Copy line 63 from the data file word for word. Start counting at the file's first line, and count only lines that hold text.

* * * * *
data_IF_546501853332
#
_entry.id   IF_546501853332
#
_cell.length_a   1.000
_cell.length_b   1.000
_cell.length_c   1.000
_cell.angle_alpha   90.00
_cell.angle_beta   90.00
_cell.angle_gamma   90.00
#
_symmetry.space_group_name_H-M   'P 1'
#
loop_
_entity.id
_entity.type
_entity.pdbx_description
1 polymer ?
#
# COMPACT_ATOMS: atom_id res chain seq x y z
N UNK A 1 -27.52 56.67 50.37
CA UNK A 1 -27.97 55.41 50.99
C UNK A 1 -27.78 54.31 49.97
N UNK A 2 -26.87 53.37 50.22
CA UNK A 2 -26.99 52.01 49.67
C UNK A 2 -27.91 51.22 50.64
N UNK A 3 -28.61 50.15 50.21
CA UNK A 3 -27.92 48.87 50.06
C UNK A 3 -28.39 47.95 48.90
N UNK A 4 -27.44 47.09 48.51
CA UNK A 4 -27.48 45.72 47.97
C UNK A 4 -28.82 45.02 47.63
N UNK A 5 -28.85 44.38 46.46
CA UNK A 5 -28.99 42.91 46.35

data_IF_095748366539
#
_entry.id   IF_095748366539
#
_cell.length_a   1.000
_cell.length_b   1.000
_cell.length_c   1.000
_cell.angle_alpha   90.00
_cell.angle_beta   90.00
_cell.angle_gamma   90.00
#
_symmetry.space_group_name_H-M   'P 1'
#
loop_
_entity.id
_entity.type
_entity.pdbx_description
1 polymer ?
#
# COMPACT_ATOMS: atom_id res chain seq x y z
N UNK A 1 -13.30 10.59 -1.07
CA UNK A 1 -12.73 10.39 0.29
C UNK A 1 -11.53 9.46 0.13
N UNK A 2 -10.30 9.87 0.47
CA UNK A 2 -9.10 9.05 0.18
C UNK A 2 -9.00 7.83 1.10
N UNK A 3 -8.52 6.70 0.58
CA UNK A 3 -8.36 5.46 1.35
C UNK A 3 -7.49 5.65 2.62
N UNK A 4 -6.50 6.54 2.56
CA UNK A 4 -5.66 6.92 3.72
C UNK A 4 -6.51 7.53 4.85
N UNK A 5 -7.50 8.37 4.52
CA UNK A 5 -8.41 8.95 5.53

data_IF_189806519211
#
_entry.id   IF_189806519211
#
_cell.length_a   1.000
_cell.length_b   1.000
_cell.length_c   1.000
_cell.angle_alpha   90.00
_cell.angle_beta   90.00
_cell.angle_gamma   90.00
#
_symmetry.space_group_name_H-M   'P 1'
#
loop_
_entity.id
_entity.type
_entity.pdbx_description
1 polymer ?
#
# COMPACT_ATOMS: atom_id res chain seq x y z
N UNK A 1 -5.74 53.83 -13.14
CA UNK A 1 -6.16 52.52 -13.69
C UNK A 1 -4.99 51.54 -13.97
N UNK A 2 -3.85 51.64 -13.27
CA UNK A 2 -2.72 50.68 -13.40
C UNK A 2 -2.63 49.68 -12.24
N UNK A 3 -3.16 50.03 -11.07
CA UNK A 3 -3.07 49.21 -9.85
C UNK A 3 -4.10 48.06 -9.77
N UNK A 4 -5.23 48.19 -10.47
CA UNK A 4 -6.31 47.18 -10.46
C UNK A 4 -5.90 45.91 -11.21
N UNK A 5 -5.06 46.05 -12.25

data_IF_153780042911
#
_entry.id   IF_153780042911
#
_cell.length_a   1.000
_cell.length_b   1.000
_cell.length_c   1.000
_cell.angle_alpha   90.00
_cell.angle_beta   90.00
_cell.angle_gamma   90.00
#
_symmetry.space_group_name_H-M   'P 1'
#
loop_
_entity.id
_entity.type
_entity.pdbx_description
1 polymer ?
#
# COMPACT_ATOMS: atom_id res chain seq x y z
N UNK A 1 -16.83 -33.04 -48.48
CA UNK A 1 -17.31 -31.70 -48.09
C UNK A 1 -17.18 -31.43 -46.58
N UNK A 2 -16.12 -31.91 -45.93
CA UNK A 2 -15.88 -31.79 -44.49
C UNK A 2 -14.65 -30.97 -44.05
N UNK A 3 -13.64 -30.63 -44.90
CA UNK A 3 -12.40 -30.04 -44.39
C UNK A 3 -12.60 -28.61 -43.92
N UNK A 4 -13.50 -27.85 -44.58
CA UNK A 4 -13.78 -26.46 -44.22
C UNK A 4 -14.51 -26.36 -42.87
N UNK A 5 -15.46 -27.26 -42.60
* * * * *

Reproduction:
C UNK A 3 -7.49 5.65 2.62